Conclusions: Patients with pretreated NSCLC and high pretreatment levels of NLR and PLR may experience inferior outcomes with nivolumab. Therefore, in this subgroup of patients with poor prognosis the use of alternative therapeutic strategies may be a valuable option, especially in programmed cell death ligand 1 (PD-L1)-negative patients and/or in the presence of other additional poor prognostic factors.
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http://dx.doi.org/10.1007/s12325-020-01229-wDOI Listing
March 2020

Microsatellite Instability and Survival in Stage II Colorectal Cancer: A Systematic Review and Meta-analysis.

Anticancer Res 2019 Dec;39(12):6431-6441

Oncology Unit, Niguarda Cancer Center, Grande Ospedale Metropolitano Niguarda, Milan, Italy.

Background/aim: About 15-20% of colorectal cancers (CRCs) have deficiency in a mismatch repair (MMR) protein. MMR has a high level of microsatellite instability (MSI-H). We have conducted this review and meta-analysis to determine the prognostic role of MSI-H status in stage II CRC.

Materials And Methods: We searched PubMed, EMBASE, The Cochrane Library, Web of Science, and SCOPUS for studies reporting data on overall survival (OS) and disease-free or relapse-free survival (DFS or RFS) for MSI-H compared to microsatellite stable (MSS) CRC.

Results: A total of 39 studies were analysed, including 12,110 patients. MSI-H status was associated with a significantly reduced risk of death (HR=0.64, 95%CI=0.52-0.8, p<0.01) and relapse (HR=0.59, 95%CI=0.45-0.77, p<0.01) in stage II CRC.

Conclusion: MSI-H represents an important prognostic determinant in stage II CRC and may be considered when estimating the risk of recurrence in stage II CRC.
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http://dx.doi.org/10.21873/anticanres.13857DOI Listing
December 2019

Combination of radiotherapy and immunotherapy for brain metastases: A systematic review and meta-analysis.

Crit Rev Oncol Hematol 2019 Dec 1;144:102830. Epub 2019 Nov 1.

Oncology Unit, Casa di Cura Igea, Via Marcona 69, 20144, Milano, Italy.

Radiotherapy (RT) represents a mainstay in the treatment of brain metastases (BMs) from solid tumors. Immunotherapy (IT) has improved survival of metastatic cancer patients across many tumor types. The combination of RT and IT for the treatment of BMs has a strong rationale, but data on efficacy and safety of this combination is still limited. A systematic search of PubMed, the Cochrane Central Register of Controlled Trials, and EMBASE was conducted. 33 studies were included for a total of 1520 patients, most of them with melanoma (87%). Median pooled OS was 15.9 months (95%CI 13.9-18.1). One- and 2-year OS rates were 55.2% (95% CI 49.3-60.9) and 35.7% (95% CI 30.4-41.3), respectively. Addition of IT to RT was associated with improved OS (HR = 0.54, 95%CI 0.44-0.67; P < 0.001). For patients with BMs from solid tumors, addition of concurrent IT to brain RT is able to increase survival and provide long term control.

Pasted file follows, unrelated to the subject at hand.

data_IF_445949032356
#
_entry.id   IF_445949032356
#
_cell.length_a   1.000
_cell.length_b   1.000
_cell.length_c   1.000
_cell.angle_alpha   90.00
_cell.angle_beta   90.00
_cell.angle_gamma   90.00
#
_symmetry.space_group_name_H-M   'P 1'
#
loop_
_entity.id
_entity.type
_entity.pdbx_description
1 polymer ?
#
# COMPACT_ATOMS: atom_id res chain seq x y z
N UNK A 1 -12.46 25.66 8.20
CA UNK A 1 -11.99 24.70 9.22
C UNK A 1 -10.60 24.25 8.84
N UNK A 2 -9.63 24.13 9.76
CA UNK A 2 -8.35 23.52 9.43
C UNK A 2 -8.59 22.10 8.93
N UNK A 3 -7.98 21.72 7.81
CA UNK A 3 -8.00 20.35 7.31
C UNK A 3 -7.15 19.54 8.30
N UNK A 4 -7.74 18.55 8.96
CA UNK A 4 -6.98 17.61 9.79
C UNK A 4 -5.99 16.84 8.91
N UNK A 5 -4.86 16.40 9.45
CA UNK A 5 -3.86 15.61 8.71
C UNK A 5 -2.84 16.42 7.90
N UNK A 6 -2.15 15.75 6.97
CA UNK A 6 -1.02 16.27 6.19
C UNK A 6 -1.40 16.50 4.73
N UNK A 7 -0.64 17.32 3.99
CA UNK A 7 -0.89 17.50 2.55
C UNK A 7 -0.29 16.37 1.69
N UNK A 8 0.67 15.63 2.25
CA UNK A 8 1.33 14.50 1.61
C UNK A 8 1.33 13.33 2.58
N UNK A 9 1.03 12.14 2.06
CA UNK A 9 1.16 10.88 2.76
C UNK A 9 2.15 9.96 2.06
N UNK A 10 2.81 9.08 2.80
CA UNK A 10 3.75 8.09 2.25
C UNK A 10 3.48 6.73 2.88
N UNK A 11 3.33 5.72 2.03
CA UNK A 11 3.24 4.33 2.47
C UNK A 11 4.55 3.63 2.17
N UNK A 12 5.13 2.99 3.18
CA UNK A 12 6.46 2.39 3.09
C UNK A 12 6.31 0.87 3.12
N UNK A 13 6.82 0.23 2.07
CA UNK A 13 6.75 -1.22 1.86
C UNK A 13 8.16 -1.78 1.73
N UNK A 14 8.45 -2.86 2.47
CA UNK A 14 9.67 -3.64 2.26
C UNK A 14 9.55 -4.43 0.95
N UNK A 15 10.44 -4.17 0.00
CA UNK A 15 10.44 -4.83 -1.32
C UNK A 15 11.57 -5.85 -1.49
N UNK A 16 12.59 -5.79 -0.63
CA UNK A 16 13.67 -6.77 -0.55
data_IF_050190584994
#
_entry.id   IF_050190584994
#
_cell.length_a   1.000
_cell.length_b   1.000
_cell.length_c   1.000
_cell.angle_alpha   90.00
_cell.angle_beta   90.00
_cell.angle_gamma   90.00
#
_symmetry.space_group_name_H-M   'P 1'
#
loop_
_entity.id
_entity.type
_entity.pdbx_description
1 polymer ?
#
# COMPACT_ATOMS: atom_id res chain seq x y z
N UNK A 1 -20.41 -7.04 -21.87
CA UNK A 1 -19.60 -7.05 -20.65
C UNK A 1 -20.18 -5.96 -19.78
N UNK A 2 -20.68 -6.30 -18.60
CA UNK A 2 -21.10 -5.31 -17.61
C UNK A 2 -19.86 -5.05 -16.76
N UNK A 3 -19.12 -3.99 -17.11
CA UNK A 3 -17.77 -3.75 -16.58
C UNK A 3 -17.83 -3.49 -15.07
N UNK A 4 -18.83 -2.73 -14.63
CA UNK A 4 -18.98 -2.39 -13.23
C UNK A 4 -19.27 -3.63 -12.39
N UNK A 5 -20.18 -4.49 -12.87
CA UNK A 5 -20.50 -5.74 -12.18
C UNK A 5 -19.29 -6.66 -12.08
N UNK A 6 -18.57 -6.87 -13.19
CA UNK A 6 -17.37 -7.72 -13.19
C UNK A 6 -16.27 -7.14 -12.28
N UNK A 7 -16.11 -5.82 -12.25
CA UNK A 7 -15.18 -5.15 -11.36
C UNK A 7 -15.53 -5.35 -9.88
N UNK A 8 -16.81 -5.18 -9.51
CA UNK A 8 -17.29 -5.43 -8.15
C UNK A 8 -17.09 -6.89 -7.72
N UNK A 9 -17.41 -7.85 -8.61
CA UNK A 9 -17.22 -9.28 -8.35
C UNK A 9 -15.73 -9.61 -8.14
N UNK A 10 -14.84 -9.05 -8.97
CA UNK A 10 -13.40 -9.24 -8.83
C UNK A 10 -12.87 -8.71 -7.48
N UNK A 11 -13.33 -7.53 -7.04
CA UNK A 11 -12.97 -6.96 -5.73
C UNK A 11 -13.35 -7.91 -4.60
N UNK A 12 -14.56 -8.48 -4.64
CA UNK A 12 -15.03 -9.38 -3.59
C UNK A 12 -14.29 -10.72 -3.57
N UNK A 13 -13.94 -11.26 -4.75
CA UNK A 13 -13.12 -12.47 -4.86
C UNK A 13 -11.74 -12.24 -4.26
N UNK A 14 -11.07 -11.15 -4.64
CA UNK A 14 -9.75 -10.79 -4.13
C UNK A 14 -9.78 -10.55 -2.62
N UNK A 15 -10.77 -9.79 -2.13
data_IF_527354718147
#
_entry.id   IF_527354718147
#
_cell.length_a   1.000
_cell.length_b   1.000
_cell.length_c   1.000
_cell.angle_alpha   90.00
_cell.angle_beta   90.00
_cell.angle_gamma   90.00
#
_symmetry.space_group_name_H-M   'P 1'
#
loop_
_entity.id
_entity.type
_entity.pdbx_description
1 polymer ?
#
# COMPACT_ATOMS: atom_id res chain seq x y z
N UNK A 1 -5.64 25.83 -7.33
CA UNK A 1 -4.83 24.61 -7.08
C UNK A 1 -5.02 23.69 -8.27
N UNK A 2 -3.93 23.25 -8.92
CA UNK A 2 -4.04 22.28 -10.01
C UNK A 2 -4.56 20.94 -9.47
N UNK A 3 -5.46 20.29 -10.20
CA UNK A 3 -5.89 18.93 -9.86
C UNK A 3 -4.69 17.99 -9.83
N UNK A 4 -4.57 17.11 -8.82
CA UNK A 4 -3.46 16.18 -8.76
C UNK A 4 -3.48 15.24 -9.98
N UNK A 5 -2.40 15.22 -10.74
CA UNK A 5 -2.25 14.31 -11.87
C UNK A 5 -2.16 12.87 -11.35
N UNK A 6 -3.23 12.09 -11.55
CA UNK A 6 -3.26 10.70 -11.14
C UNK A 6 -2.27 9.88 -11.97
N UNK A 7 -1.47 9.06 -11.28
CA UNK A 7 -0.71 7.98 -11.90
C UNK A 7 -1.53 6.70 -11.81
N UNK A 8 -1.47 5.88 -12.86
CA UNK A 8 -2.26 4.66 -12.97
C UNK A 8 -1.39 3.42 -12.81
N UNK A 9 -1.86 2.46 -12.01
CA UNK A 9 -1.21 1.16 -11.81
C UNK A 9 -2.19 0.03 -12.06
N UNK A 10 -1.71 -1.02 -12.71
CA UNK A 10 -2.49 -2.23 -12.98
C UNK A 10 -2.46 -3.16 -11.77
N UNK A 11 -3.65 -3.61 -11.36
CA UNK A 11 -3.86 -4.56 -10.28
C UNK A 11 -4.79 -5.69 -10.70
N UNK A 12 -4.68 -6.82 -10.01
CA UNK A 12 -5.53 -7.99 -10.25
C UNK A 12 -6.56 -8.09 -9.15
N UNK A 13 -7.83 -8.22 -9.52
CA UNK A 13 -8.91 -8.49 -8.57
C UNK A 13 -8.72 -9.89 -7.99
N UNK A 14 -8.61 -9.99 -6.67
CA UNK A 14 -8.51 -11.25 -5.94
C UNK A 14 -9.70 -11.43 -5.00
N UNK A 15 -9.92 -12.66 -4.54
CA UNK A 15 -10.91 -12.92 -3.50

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http://dx.doi.org/10.1016/j.critrevonc.2019.102830DOI Listing
December 2019

Syndrome of inappropriate anti-diuretic hormone secretion in cancer patients: results of the first multicenter Italian study.

Ther Adv Med Oncol 2019 27;11:1758835919877725. Epub 2019 Sep 27.

Dipartimento di Oncologia-Ematologia, AUSL della Romagna, Ravenna, Italy.

Background: Hyponatremia in cancer patients is often caused by the syndrome of inappropriate antidiuretic hormone secretion (SIADH). The aim of this observational multicenter study was to analyze the medical and economic implications of SIADH in this setting.

Methods: This study included 90 oncological patients from 28 Italian institutions that developed SIADH between January 2010 and September 2015. Data on clinical-pathological characteristics, anticancer therapies, hyponatremia, and related treatments were statistically analyzed.

Results: The majority were lung cancer patients (73%) with metastatic disease at the onset of hyponatremia (83%). A total of 76 patients (84%) were hospitalized because of SIADH and less than half (41%) received tolvaptan for SIADH treatment. The duration of hospitalization was significantly longer in patients who did not receive tolvaptan and in those who do not reach sodium normalization during hospitalization. Patients who experienced a second episode of hyponatremia following tolvaptan dose modification/discontinuation presented a significantly lower serum sodium value at the time of hospitalization and minimum sodium value during hospitalization compared with patients who had not experienced another episode. The severity of hyponatremia, defined as minimum sodium value during hospitalization with a cut-off value of 110 mmol/l, and not obtaining sodium correction during hospitalization significantly correlated with overall survival rate.

Conclusions: Hyponatremia due to SIADH could result in longer hospitalization and in a decreased overall survival when not adequately treated, and tolvaptan represents an effective treatment with a potential effect of both improving overall survival and decreasing duration of hospitalization.